Maybe an idea worth spreading is that these narratives are delusions. There is no them. No others. There is only us.
When I was a child, like a lot of kids, I just wanted to be like all the other kids in school. That wish died after a boy stood up in third grade and started chanting, “Ann is a Jap! Ann is a Jap!”
I looked up from my schoolwork and I notice the teacher wasn’t in the room. But the boy was still chanting, and he was looking at me, and he was moving toward my desk. He said it louder. “Ann is a Jap! Ann is a Jap!”
The other kids were watching. I couldn’t move. I froze. I couldn’t speak. But suddenly, somehow, I was up and socking him right in the face!
I hit him so hard he was on the ground. Well, he stopped. But now he was crying. A little boy with blood spilling out of his mouth. And I was ashamed.
And everything that happened next — his screaming, the teacher rushing back into the room, the other kids explaining what had happened — all was absorbed into my brain in slow motion, the sounds distorted and muffled by an overwhelming realization as the only one who was half-Asian and half-Caucasian and so not technically one or the other.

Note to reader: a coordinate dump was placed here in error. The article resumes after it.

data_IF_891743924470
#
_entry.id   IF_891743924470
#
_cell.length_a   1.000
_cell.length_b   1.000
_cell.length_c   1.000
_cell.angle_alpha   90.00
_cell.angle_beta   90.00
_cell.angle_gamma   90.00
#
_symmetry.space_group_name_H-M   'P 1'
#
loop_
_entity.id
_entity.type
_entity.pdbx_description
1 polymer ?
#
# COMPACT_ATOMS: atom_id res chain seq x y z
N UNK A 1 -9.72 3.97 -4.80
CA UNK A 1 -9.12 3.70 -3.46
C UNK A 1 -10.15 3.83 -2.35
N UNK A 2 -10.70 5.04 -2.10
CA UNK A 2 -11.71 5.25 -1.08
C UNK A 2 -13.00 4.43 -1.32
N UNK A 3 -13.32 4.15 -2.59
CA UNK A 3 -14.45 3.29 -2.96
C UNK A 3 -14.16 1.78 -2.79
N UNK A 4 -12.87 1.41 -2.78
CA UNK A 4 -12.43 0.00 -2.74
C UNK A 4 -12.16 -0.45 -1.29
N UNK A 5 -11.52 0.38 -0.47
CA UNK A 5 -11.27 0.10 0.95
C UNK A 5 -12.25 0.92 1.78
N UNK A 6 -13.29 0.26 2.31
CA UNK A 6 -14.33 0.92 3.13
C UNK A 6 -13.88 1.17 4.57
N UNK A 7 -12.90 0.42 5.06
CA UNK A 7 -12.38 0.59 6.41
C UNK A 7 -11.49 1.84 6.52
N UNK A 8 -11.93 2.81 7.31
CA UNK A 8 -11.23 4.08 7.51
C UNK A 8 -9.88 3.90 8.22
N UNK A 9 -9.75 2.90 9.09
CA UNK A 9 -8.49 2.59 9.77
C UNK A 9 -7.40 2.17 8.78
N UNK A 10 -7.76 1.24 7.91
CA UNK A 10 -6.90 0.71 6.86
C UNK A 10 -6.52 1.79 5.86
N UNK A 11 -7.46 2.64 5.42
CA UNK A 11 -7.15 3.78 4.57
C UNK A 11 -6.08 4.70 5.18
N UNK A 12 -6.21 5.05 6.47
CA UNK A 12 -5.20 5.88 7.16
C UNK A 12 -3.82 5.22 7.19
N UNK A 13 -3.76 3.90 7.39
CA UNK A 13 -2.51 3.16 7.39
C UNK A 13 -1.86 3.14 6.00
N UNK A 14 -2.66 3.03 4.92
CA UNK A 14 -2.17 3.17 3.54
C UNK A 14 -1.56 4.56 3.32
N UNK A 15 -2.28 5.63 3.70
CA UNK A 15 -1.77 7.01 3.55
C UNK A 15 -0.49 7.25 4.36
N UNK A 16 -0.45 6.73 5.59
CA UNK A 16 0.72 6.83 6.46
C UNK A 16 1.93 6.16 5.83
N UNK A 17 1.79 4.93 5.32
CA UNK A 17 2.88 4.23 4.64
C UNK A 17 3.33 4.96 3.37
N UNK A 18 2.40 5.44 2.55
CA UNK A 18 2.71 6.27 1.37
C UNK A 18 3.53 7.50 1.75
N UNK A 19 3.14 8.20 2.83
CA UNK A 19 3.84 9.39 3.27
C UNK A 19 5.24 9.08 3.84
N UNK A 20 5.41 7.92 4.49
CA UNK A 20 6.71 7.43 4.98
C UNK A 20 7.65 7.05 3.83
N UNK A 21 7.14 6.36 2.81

I was not like any of the other kids in school. And I was never going to be.
And so though neither my teacher nor my parents ever punished me for that punch, I was punished having to learn early a hard lesson about just how very different people can be. And this, in my mind, was as true as the sky is blue.
We humans excel at categorizing each other. Asian, white, black, Hispanic, male, female, Jewish, Christian, Muslim, Buddhist, fat, thin, tall, short, old, young, good, bad, left, right, gay, straight, both, neither, none of the above.
Categories are useful. But boy can they be misleading. They easily give us the impression that we actually know so much more about each other than we actually do.
And when we have a place for everyone, it can keep everyone in their place and make some of us feel a lot more comfortable with the people in our own categories than with those in others.